South Sudanese Refugees in Uganda Surpass 1 Million as South Sudan's Civil War Crisis Deteriorates

South Sudanese Refugees in Uganda Surpass 1 Million as South Sudan’s Civil War Crisis Deteriorates

A handout photo made available on 21 February 2017 by Doctors without Borders (MSF) shows medical workers consulting a child suffering from malnutrition, in Dablual, South Sudan, 13 February 2017. Photo: Doctors without Borders

The number of refugees from South Sudan who have fled to Uganda has surpassed 1 million, the UN Refugee Agency (UNHCR) has announced, reiterating calls for urgent financial support.

South Sudan, a landlocked country over 12 million people, which gained independence from Sudan only in 2011, has been in a state of civil war since 2013, seeing rampant ethnic violence.

More than 300,000 are estimated to have been killed since then in the South Sudanese Civil War fought between the factions of President Salva Kiir and his former deputy Riek Machar.

Over two million South Sudanese have fled to neighboring countries, and another two million are believed to be internally displaced.

The UNHCR, the UN Refugee Agency, reiterated on Thursday its call to the international community for urgent additional support for the South Sudan refugee situation.

Aid is needed in particular for Uganda, where the number of refugees from South Sudan has now reached 1 million, it said.

The UN Refugee Agency, has chosen a 14-year-old girl, Tabu Sunday, as the symbolic 1 millionth South Sudanese refugee seeking safety in Uganda since last July, when an unprecedented surge of refugee arrivals began.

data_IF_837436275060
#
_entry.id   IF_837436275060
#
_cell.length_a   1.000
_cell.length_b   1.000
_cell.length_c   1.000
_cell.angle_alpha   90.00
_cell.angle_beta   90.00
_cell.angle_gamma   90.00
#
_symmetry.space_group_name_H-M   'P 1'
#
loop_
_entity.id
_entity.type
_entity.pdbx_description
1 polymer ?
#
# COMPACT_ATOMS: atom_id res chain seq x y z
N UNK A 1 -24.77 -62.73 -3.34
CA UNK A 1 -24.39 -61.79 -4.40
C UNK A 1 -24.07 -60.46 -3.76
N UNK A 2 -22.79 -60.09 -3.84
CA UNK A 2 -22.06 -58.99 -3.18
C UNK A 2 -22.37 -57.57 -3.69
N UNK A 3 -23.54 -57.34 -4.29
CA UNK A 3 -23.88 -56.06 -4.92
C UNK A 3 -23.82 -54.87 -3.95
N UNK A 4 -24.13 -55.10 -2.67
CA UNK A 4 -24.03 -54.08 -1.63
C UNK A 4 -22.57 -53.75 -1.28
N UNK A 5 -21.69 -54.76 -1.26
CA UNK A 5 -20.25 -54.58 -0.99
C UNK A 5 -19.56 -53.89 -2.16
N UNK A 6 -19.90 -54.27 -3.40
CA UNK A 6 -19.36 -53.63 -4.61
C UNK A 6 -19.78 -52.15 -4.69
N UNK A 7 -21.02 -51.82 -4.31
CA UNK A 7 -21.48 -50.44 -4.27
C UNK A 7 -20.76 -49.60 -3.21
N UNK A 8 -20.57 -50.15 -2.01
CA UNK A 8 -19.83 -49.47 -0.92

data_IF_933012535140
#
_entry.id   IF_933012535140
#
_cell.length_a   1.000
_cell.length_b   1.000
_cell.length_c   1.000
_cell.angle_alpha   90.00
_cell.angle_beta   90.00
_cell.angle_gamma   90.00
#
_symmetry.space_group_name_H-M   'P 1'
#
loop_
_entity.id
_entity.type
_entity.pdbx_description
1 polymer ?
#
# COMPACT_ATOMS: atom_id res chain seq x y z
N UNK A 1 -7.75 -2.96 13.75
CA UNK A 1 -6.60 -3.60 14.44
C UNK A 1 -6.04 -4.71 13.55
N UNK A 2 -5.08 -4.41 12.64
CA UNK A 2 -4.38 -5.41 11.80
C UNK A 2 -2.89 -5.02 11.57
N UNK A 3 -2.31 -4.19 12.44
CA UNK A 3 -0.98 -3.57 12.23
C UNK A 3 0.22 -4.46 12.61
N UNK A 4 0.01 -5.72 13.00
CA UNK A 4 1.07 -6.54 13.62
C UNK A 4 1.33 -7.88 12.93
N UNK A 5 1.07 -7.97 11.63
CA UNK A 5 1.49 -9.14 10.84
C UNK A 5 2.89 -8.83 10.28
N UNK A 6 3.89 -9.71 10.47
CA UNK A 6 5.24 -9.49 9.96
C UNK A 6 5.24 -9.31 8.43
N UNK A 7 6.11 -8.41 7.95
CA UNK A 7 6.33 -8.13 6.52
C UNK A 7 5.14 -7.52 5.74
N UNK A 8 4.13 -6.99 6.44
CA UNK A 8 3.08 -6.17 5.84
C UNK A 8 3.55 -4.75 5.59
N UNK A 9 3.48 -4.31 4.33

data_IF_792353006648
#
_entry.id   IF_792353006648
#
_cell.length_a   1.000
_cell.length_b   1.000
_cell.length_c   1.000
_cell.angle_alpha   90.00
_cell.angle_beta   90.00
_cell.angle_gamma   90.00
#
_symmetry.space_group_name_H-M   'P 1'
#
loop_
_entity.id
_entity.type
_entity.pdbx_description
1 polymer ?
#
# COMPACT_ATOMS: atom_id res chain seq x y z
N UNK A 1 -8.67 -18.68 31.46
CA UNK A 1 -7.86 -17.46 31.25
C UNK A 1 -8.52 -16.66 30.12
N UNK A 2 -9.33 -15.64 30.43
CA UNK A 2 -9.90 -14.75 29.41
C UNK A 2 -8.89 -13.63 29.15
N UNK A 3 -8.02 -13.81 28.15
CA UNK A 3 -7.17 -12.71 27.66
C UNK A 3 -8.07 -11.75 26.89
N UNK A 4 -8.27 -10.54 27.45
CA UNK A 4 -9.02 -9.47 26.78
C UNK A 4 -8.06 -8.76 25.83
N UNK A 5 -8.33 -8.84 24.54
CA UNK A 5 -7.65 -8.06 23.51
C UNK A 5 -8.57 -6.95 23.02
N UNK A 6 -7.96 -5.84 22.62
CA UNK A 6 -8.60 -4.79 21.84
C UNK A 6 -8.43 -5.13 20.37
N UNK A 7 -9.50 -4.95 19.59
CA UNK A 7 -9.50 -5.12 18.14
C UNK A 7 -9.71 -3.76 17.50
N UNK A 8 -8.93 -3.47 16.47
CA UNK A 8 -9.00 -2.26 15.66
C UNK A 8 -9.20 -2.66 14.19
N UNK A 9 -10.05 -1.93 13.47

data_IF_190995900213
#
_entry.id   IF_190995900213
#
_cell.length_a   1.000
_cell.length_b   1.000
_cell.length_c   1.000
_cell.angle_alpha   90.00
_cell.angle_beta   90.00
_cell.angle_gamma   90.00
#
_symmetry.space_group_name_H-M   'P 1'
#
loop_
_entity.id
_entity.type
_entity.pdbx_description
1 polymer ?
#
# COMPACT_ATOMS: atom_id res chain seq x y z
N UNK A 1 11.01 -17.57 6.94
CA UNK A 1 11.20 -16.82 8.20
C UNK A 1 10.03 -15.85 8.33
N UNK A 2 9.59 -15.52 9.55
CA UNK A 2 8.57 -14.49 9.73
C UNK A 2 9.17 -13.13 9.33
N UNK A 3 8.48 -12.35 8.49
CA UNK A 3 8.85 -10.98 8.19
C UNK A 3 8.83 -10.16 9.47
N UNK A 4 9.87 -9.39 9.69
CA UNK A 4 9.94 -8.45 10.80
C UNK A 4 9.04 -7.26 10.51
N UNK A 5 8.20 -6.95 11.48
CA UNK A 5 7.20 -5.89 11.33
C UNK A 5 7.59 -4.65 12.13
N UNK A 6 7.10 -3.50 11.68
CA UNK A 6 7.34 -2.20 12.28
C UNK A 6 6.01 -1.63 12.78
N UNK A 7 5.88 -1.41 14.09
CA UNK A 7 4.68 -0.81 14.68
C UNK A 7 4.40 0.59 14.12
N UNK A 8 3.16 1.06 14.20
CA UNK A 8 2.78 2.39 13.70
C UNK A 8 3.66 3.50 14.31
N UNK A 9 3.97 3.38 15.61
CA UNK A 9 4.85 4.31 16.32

Over the past 12 months, an average of 1,800 South Sudanese have been arriving in Uganda every day.

In addition to the million there, a million or even more South Sudanese refugees are being hosted by Sudan, Ethiopia, Kenya, Democratic Republic of the Congo and the Central African Republic.

The UN Refugee Agency points out that more than 85% of the refugees who have arrived in Uganda from South Sudan are women and children (below 18 years in age).

“Recent arrivals continue to speak of barbaric violence, with armed groups reportedly burning down houses with civilians inside, people being killed in front of family members, sexual assaults of women and girls, and kidnapping of boys for forced conscription,” the agency said.

“With refugees still arriving in their thousands, the amount of aid we are able to deliver is increasingly falling short,” it added.

The UNCHR estimated that USD 674 million is needed for South Sudanese refugees in Uganda this year, but so far only a fifth of this amount (21%) has been received.

For the entire region, USD 883.5 million is needed for the South Sudan situation, but only US 250 million has been received.

The UN agency says that the funding shortfall in Uganda is now significantly impacting the abilities to deliver life-saving aid and key basic services.

“In June, the World Food Program was forced to cut food rations for refugees. Across settlements in northern Uganda, health clinics are being forced to provide vital medical care with too few doctors, healthcare workers and medicines,” it explained.

Schooling is also being impacted, with class sizes often exceeding 200 students, with some lessons held in the open air. Many refugee children are dropping out of education as the nearest schools are too far away for them to easily access.